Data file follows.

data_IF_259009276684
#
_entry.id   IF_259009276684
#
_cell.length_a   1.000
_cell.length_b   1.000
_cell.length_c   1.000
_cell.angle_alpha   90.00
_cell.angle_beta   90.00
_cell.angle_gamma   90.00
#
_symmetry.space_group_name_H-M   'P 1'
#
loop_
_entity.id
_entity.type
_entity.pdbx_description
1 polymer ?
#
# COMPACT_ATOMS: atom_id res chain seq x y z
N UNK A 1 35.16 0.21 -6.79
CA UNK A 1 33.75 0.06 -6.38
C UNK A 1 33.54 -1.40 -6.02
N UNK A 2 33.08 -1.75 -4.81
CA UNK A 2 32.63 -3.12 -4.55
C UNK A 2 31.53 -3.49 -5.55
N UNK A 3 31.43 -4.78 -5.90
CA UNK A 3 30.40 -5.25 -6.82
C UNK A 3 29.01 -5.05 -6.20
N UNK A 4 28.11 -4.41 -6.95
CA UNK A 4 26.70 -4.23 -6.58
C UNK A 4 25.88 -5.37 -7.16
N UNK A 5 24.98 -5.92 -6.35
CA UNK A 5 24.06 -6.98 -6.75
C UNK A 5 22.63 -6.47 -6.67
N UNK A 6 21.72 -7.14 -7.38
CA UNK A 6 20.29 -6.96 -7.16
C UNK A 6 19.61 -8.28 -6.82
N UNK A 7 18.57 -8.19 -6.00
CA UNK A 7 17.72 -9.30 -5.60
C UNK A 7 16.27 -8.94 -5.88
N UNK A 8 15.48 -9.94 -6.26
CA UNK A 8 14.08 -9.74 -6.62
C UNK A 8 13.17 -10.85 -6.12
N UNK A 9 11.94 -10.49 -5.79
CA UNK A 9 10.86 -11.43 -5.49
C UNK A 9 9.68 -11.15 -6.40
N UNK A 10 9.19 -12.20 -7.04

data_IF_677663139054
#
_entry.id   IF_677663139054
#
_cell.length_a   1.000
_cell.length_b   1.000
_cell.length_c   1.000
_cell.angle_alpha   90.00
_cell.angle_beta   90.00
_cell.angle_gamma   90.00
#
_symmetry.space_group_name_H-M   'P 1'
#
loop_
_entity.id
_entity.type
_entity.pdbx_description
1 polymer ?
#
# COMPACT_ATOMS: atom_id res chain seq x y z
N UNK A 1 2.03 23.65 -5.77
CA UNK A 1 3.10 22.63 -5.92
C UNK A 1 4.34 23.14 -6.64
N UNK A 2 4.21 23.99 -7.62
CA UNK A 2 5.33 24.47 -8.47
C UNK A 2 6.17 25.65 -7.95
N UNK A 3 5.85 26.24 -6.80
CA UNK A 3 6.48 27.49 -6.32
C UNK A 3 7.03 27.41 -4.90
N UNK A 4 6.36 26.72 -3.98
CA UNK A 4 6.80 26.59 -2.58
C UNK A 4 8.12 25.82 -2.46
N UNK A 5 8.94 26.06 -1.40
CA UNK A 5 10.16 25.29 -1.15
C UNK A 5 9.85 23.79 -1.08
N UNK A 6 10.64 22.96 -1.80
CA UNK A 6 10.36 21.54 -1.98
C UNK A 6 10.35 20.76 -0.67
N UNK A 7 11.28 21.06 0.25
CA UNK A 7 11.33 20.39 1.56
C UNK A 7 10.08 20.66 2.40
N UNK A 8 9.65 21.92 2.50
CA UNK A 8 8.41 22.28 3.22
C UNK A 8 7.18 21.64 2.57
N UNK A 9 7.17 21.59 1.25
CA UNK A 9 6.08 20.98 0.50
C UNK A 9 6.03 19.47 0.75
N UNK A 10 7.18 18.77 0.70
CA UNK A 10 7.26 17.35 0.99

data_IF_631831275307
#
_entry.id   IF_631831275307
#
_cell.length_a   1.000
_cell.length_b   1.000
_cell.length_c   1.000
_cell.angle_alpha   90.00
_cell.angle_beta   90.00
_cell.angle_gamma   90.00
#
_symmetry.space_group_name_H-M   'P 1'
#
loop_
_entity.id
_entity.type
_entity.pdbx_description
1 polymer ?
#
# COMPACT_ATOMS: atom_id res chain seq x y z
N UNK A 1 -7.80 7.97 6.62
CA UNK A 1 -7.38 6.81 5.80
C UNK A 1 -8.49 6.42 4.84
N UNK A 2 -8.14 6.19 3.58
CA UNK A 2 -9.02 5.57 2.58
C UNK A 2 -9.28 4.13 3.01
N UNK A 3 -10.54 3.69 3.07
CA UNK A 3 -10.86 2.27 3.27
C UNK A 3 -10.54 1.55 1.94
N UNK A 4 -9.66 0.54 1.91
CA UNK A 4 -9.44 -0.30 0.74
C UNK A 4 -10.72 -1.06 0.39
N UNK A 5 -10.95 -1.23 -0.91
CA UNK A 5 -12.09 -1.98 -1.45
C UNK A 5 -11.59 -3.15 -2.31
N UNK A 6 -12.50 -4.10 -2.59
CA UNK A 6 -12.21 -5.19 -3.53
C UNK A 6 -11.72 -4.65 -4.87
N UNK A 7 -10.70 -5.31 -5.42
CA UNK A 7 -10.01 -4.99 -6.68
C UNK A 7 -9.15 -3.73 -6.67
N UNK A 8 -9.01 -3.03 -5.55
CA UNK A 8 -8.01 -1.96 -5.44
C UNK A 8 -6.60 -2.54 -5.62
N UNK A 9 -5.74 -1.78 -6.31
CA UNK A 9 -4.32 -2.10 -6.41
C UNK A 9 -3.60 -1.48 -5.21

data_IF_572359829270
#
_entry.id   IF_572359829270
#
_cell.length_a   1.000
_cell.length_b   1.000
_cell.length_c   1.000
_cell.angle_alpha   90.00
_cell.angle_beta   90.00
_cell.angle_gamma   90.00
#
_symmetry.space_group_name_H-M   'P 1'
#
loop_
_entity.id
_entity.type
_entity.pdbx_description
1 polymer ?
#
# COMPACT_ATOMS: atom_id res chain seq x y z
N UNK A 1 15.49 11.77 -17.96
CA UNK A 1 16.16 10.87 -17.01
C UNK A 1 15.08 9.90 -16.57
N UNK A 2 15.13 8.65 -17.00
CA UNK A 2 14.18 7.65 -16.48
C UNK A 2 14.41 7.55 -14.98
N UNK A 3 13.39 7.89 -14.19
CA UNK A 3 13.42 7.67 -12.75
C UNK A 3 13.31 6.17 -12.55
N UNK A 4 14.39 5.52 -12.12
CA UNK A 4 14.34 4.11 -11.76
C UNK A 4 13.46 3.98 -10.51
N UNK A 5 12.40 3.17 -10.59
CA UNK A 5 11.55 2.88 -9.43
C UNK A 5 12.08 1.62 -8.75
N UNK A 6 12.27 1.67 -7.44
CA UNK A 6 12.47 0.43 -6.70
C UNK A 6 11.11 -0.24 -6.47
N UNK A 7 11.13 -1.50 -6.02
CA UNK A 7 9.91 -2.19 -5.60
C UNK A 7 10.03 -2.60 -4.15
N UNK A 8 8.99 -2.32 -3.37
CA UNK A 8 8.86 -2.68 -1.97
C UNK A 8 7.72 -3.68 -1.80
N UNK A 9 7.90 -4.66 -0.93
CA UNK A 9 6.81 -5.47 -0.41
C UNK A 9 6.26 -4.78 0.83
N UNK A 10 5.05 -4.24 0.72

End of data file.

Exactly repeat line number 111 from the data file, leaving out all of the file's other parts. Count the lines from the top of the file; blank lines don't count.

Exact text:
loop_